Refreshing a two day old loaf of French Bread. From France.
Andy went on a trip to Calais this weekend to get our wine for Christmas.
Is it worth travelling to France to buy wine?
People say these trips, often referred to as 'booze cruises', are dying. They say you don't save much money and, with the fluctuating pound against the Euro, it's not worth it. I'm here to tell you: it most definitely IS worth it.
We routinely pick up wines for £2-£3 per bottle which are generally £8-£10 in supermarkets in the UK. And yes, we run a home brewing business and we make our own wine. However I have yet to work out how to make a sauvignon blanc or shiraz that compare with my favourites that we buy. Not to mention a decent sparkling wine. And whilst I love making many of our own things: life really is too short for rough wine. But beware. Once you've bought really nice wines at this price, it becomes extremely difficult to bring yourself to pay full price in the UK.
We're lucky to be able to do this trip pretty frequently, because we live in the South East of England with easy access to the coast. What isn't so easy is persuading two children who are shattered from a week at school that they want to go to France for the day to hang out in wine shops and supermarkets. The ferry is fun. The shopping? Not so much. So sometimes we do them together, this time Andy went alone. When Andy does these trips, if he leaves around 7am he can literally be home by tea time... with a bit of planning.
Bringing French Goodies back from France
Before he left, Andy asked the boys if they would like him to bring anything back for them. Our 12 year old wanted 'French Orangina' (identical to the Orangina we can buy here, so far as we know). Our 9 year old wanted a 'French baguette'. So when Andy popped into Carrefour Calais in-between wine stores, he dutifully picked up Orangina and a French baguette.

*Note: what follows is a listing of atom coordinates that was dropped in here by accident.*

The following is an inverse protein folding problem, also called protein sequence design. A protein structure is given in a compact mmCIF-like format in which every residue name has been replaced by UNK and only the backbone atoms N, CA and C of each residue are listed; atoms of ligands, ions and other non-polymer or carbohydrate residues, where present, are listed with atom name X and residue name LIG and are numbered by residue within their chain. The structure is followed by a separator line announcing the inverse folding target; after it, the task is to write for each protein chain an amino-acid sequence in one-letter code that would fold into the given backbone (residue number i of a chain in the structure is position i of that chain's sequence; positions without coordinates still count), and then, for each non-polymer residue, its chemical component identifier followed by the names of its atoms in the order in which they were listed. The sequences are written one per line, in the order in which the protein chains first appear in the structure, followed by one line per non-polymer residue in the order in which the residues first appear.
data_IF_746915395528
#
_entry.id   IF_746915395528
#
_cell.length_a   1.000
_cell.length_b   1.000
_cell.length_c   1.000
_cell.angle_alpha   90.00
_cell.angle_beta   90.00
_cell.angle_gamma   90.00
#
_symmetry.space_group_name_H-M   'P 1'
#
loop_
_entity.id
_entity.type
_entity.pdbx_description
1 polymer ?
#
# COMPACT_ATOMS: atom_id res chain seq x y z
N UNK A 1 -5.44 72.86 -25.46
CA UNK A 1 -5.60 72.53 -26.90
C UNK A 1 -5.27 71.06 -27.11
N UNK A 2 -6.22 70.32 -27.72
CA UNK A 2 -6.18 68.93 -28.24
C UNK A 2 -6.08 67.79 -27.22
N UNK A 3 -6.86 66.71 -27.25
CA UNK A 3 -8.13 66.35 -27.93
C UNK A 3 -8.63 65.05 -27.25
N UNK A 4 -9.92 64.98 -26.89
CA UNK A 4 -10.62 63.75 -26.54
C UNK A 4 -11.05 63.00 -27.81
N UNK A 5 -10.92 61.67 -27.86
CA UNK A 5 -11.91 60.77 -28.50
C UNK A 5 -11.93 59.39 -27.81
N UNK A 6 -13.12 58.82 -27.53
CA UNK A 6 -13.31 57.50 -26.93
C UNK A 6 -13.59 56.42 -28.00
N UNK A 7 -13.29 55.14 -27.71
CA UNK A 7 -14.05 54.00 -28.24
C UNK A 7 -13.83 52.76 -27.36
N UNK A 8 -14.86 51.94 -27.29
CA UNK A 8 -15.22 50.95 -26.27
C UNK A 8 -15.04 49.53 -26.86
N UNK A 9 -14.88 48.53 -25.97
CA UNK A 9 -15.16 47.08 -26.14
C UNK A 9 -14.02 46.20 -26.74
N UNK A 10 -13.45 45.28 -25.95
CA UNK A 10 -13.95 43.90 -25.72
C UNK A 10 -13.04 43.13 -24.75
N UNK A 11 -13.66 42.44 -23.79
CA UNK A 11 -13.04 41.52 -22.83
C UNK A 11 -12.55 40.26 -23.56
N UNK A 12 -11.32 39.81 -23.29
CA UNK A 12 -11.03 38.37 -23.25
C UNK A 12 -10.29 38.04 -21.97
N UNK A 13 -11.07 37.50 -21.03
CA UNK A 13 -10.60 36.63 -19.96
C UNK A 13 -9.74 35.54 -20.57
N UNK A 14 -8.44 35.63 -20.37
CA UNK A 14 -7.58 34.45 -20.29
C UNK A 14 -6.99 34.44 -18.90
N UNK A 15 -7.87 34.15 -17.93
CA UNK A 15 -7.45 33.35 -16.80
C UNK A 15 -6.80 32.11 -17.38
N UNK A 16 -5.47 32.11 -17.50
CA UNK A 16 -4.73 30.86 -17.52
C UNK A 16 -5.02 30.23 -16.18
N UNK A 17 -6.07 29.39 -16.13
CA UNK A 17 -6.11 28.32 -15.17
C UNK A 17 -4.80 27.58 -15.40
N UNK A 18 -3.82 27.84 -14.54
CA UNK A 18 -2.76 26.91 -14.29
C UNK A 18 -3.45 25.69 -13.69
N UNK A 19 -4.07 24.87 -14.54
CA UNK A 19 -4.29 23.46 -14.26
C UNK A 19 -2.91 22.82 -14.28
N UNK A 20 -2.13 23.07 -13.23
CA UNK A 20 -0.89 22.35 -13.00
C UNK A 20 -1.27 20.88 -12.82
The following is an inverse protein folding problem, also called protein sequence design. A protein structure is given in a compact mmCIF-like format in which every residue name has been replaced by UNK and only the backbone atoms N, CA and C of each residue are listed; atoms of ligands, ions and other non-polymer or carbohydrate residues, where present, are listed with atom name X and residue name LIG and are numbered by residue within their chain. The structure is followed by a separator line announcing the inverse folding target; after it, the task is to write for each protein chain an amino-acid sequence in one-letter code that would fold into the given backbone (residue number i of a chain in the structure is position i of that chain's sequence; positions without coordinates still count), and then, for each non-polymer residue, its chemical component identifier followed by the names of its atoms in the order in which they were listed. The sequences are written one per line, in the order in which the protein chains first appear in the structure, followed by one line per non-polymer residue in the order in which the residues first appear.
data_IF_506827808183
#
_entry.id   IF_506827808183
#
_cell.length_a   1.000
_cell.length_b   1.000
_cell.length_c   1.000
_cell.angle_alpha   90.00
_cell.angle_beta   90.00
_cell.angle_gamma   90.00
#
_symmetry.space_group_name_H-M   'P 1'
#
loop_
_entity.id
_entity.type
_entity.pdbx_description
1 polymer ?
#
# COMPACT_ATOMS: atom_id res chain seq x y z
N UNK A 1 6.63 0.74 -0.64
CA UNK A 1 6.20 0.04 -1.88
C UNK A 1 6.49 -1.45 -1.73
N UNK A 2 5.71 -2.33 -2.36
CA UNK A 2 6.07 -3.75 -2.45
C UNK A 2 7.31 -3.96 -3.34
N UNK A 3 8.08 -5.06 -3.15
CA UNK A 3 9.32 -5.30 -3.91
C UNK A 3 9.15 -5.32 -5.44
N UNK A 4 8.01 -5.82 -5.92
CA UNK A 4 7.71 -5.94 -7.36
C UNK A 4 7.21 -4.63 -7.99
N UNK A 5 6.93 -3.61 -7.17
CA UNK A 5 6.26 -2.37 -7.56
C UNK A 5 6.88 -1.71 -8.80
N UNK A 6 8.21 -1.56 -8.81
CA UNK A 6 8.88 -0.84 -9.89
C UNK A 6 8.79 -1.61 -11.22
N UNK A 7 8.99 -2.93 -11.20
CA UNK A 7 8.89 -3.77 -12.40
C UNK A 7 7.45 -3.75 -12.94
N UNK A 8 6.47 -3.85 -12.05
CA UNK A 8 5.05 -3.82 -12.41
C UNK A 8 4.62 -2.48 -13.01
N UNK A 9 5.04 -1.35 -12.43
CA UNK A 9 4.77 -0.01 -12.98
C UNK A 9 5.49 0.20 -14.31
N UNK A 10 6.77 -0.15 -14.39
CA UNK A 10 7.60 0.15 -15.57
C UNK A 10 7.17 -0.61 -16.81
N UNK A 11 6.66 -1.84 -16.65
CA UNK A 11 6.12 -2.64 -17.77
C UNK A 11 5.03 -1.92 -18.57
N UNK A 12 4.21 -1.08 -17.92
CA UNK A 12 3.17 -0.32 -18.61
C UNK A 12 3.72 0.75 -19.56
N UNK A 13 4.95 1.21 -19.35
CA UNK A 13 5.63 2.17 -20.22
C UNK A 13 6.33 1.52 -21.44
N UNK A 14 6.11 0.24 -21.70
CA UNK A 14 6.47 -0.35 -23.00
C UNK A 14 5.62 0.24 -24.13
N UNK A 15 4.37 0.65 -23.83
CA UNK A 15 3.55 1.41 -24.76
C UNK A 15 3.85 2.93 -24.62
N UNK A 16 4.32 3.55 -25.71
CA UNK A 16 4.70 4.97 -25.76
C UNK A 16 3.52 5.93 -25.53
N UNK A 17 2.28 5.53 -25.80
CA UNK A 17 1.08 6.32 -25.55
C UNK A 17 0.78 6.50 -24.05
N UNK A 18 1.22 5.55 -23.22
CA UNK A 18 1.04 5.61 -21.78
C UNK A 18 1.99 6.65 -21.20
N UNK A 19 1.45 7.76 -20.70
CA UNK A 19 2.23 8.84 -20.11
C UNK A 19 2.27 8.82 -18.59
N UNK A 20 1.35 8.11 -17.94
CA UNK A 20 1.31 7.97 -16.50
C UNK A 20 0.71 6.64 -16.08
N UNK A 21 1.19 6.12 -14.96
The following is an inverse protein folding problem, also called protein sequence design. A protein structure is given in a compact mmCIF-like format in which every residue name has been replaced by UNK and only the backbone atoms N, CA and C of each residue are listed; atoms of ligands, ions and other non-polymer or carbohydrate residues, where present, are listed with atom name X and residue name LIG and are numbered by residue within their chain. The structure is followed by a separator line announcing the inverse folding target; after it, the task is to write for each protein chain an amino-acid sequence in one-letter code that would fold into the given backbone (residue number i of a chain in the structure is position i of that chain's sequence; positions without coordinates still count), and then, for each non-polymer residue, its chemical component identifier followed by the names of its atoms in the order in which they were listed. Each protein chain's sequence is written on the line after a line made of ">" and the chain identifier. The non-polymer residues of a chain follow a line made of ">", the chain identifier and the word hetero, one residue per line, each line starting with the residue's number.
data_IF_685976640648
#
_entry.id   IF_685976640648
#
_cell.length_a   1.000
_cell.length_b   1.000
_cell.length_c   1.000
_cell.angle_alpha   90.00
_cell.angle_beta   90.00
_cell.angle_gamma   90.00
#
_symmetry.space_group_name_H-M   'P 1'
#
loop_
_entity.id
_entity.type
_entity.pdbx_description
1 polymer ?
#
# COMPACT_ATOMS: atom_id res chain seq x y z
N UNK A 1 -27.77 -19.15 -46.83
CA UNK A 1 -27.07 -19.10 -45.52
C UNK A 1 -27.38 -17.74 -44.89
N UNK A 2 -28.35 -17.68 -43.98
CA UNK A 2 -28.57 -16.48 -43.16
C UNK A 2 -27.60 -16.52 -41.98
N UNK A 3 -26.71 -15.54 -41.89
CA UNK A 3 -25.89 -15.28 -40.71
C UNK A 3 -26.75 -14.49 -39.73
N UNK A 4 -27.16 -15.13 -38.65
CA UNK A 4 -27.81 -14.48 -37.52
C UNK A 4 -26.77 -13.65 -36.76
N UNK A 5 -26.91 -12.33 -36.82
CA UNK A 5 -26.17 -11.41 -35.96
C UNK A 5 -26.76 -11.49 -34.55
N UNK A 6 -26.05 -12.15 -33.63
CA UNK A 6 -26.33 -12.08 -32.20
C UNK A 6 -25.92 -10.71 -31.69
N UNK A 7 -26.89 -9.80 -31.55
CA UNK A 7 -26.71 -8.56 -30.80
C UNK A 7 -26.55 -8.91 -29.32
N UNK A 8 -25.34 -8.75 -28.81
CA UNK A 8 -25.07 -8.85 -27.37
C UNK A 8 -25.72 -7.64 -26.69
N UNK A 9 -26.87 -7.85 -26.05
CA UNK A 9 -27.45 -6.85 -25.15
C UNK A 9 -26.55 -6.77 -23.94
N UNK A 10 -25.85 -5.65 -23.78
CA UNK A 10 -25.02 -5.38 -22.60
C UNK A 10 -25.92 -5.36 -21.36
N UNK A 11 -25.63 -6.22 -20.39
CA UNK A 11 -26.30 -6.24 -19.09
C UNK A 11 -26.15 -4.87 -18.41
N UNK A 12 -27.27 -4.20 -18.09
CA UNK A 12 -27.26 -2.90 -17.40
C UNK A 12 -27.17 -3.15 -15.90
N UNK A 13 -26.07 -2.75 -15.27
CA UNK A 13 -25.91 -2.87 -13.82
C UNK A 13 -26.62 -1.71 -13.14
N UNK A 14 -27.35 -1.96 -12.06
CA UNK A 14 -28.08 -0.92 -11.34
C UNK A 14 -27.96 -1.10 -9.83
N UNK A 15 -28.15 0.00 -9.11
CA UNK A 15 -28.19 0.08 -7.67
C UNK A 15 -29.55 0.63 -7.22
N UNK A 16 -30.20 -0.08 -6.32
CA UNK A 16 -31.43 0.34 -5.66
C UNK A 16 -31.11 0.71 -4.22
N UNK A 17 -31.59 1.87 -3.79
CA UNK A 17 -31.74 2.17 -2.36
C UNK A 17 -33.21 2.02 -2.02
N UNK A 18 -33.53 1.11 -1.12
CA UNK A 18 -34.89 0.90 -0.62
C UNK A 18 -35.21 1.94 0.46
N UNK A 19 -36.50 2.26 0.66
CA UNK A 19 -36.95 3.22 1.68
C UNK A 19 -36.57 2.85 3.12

He also bought my favourite goat's cheese. I wonder why certain foods we buy abroad taste better than when we buy them at home, despite the fact that they're probably exactly the same?!
When Andy returned on Saturday evening we ate a small piece of the baguette. We then completely forgot about it. Roll forward to Monday lunchtime. What to have for lunch? Can't bear to waste that loaf that Andy brought all the way home from France! I wondered whether my trick for refreshing a one day old baguette works for bread that is two days old? I can confirm: yet it does.
How to Refresh an Old Loaf of Bread
Refreshing a one or two day old baguette is very simple. Turn your oven up as high as it will go, give it a few minutes to get really hot. Run the cold tap and, with it running, flash your baguette quickly under the stream of water for less than a second.
You're looking for the bread to be surface wet, rather than soaked through. Then put the loaf straight into your hot oven.
Remove it with an oven glove after 5 minutes. The bread will be good as new, crusty on the outside, soft on the inside.
We enjoyed ours with butter, homemade chilli jam, red onion marmalade and the lovely goat's cheese. Yum.